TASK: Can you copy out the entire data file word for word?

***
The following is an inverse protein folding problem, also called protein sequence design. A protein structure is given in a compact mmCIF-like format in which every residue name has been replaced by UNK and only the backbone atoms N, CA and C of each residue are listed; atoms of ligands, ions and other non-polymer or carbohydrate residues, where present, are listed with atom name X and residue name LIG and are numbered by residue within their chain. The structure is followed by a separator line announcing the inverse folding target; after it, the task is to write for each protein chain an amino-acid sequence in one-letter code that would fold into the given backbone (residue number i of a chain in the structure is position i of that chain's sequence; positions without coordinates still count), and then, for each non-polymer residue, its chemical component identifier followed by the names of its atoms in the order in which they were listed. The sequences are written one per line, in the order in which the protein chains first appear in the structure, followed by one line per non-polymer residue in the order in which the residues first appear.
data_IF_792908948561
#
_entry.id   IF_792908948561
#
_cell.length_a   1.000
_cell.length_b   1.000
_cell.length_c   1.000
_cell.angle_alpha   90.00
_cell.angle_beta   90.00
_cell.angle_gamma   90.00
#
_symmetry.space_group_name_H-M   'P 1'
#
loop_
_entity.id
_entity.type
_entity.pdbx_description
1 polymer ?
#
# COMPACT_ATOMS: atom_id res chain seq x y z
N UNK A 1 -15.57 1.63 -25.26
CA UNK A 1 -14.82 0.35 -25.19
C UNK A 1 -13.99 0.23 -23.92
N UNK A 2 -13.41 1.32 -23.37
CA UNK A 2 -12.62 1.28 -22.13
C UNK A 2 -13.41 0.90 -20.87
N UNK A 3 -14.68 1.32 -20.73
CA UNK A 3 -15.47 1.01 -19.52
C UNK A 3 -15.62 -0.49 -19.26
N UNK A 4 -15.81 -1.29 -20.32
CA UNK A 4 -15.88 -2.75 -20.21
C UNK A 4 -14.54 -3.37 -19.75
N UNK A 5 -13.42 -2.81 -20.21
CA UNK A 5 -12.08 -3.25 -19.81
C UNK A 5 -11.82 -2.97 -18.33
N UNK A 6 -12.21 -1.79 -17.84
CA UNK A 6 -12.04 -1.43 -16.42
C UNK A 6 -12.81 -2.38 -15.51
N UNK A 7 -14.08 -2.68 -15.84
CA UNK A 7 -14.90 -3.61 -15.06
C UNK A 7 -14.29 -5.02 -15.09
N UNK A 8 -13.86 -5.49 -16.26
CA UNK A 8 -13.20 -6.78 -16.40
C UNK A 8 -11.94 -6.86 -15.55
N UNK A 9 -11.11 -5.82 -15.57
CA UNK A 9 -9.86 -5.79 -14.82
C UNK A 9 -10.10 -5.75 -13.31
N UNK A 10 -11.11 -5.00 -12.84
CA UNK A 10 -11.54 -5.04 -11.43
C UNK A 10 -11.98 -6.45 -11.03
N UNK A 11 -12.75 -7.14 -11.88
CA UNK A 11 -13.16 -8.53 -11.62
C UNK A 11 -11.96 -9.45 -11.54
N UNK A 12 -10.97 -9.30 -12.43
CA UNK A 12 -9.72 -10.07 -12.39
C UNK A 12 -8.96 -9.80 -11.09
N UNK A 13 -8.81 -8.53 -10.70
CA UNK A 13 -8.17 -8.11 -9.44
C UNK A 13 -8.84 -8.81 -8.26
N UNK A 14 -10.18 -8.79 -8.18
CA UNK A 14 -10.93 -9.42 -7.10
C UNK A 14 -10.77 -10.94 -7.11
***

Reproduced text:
The following is an inverse protein folding problem, also called protein sequence design. A protein structure is given in a compact mmCIF-like format in which every residue name has been replaced by UNK and only the backbone atoms N, CA and C of each residue are listed; atoms of ligands, ions and other non-polymer or carbohydrate residues, where present, are listed with atom name X and residue name LIG and are numbered by residue within their chain. The structure is followed by a separator line announcing the inverse folding target; after it, the task is to write for each protein chain an amino-acid sequence in one-letter code that would fold into the given backbone (residue number i of a chain in the structure is position i of that chain's sequence; positions without coordinates still count), and then, for each non-polymer residue, its chemical component identifier followed by the names of its atoms in the order in which they were listed. The sequences are written one per line, in the order in which the protein chains first appear in the structure, followed by one line per non-polymer residue in the order in which the residues first appear.
data_IF_792908948561
#
_entry.id   IF_792908948561
#
_cell.length_a   1.000
_cell.length_b   1.000
_cell.length_c   1.000
_cell.angle_alpha   90.00
_cell.angle_beta   90.00
_cell.angle_gamma   90.00
#
_symmetry.space_group_name_H-M   'P 1'
#
loop_
_entity.id
_entity.type
_entity.pdbx_description
1 polymer ?
#
# COMPACT_ATOMS: atom_id res chain seq x y z
N UNK A 1 -15.57 1.63 -25.26
CA UNK A 1 -14.82 0.35 -25.19
C UNK A 1 -13.99 0.23 -23.92
N UNK A 2 -13.41 1.32 -23.37
CA UNK A 2 -12.62 1.28 -22.13
C UNK A 2 -13.41 0.90 -20.87
N UNK A 3 -14.68 1.32 -20.73
CA UNK A 3 -15.47 1.01 -19.52
C UNK A 3 -15.62 -0.49 -19.26
N UNK A 4 -15.81 -1.29 -20.32
CA UNK A 4 -15.88 -2.75 -20.21
C UNK A 4 -14.54 -3.37 -19.75
N UNK A 5 -13.42 -2.81 -20.21
CA UNK A 5 -12.08 -3.25 -19.81
C UNK A 5 -11.82 -2.97 -18.33
N UNK A 6 -12.21 -1.79 -17.84
CA UNK A 6 -12.04 -1.43 -16.42
C UNK A 6 -12.81 -2.38 -15.51
N UNK A 7 -14.08 -2.68 -15.84
CA UNK A 7 -14.90 -3.61 -15.06
C UNK A 7 -14.29 -5.02 -15.09
N UNK A 8 -13.86 -5.49 -16.26
CA UNK A 8 -13.20 -6.78 -16.40
C UNK A 8 -11.94 -6.86 -15.55
N UNK A 9 -11.11 -5.82 -15.57
CA UNK A 9 -9.86 -5.79 -14.82
C UNK A 9 -10.10 -5.75 -13.31
N UNK A 10 -11.11 -5.00 -12.84
CA UNK A 10 -11.54 -5.04 -11.43
C UNK A 10 -11.98 -6.45 -11.03
N UNK A 11 -12.75 -7.14 -11.88
CA UNK A 11 -13.16 -8.53 -11.62
C UNK A 11 -11.96 -9.45 -11.54
N UNK A 12 -10.97 -9.30 -12.43
CA UNK A 12 -9.72 -10.07 -12.39
C UNK A 12 -8.96 -9.80 -11.09
N UNK A 13 -8.81 -8.53 -10.70
CA UNK A 13 -8.17 -8.11 -9.44
C UNK A 13 -8.84 -8.81 -8.26
N UNK A 14 -10.18 -8.79 -8.18
CA UNK A 14 -10.93 -9.42 -7.10
C UNK A 14 -10.77 -10.94 -7.11